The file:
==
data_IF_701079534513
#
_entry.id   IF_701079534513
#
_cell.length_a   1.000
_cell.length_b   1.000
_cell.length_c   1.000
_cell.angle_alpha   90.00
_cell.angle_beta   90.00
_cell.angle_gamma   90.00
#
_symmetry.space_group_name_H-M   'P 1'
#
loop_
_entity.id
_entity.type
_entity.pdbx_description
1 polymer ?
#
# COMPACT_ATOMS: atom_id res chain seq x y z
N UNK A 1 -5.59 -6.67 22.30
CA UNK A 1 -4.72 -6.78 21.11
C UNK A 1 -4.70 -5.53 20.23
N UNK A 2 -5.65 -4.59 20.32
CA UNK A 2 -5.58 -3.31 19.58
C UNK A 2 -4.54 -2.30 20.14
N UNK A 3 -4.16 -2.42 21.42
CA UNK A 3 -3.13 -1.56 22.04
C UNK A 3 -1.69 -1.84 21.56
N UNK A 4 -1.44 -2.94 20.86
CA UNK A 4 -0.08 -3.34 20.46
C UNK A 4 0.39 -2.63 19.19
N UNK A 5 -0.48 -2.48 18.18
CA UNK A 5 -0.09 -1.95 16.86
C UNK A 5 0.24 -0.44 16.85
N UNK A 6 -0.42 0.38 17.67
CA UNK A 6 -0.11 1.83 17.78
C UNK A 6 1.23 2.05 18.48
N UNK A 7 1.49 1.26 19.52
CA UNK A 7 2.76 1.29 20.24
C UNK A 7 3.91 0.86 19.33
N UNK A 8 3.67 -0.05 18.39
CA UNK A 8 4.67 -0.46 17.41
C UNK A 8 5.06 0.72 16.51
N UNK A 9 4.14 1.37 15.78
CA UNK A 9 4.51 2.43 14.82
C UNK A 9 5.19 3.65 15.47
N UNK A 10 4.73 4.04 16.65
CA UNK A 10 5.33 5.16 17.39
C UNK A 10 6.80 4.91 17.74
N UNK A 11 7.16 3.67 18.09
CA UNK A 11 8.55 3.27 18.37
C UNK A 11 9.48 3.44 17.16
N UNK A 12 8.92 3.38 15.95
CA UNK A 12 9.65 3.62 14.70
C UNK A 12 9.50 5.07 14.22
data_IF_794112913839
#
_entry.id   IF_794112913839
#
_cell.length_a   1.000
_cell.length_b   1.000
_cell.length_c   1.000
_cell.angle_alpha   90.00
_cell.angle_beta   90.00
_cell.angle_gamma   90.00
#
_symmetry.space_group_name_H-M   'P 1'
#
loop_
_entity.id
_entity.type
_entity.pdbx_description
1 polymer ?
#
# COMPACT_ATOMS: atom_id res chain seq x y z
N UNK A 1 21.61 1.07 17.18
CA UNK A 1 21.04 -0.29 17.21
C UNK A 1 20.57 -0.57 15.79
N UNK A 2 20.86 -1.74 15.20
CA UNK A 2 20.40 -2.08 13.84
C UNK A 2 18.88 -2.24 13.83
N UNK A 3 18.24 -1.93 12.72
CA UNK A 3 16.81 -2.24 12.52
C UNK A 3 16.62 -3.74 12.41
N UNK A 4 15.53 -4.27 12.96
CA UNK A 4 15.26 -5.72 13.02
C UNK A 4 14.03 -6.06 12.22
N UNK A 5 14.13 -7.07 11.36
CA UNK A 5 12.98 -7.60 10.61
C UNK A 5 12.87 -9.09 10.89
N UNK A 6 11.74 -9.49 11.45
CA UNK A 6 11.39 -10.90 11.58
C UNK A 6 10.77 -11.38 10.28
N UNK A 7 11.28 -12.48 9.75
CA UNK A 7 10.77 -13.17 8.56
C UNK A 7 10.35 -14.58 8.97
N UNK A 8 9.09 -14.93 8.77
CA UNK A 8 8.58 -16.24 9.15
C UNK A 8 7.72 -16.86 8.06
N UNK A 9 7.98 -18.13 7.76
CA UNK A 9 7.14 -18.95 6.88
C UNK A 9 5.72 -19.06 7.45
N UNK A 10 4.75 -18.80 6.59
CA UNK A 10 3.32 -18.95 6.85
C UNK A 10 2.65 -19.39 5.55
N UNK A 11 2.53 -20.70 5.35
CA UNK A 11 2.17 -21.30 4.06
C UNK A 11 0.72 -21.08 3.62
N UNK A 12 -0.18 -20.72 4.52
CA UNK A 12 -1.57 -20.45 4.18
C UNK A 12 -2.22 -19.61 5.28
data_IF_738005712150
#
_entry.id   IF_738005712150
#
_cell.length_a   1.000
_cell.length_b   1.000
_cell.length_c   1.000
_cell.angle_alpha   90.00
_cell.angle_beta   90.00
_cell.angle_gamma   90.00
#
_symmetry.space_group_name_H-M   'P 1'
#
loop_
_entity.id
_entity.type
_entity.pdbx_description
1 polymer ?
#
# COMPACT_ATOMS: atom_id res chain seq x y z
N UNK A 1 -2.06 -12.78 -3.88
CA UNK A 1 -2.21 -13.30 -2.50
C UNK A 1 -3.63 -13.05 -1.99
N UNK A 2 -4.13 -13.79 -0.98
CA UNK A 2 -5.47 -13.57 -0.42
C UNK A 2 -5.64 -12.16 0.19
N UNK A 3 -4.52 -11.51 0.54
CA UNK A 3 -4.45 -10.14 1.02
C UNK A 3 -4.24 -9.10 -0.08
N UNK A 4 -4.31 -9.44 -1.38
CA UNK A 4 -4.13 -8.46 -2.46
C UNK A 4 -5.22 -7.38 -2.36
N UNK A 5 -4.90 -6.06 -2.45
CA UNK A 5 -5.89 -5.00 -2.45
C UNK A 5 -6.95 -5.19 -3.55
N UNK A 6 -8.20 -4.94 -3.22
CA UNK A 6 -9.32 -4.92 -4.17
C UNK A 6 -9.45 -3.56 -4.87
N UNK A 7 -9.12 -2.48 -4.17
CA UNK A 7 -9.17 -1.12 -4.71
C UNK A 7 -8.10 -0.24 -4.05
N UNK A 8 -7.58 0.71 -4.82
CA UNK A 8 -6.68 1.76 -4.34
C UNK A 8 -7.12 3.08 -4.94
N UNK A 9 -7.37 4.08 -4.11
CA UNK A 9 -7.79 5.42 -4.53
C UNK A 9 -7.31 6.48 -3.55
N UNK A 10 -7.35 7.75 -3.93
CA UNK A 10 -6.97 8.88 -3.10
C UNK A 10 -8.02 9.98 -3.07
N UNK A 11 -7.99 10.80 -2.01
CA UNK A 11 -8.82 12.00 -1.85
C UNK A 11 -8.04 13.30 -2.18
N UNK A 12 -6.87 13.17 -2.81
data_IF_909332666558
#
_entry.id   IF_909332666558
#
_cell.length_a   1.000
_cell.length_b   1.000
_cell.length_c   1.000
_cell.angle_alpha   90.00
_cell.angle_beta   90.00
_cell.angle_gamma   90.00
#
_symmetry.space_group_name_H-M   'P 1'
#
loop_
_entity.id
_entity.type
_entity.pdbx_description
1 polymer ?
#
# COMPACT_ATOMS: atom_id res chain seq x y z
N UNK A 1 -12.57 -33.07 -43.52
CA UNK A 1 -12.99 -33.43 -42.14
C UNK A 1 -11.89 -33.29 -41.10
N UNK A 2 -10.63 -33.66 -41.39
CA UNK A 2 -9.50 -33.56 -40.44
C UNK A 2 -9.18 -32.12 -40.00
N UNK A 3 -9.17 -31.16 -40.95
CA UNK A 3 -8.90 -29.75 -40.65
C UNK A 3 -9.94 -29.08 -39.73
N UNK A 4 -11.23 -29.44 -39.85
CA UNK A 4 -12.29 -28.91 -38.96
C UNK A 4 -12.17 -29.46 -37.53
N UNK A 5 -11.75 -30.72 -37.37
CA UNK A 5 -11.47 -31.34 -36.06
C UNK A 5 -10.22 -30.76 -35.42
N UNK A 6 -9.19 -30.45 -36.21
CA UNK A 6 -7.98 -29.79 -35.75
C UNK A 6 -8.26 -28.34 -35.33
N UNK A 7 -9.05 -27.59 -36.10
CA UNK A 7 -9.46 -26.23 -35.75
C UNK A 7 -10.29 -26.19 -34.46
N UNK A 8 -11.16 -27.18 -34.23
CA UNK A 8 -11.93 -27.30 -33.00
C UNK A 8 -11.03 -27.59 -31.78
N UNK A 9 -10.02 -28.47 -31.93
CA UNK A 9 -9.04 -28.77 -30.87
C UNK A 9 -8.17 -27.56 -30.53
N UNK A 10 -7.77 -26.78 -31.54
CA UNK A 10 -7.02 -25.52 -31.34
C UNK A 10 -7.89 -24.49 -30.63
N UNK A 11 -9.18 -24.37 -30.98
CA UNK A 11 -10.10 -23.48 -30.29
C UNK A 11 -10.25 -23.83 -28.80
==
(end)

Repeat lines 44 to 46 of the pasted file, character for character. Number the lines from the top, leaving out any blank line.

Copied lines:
C UNK A 8 5.06 0.72 16.51
N UNK A 9 4.14 1.37 15.78
CA UNK A 9 4.51 2.43 14.82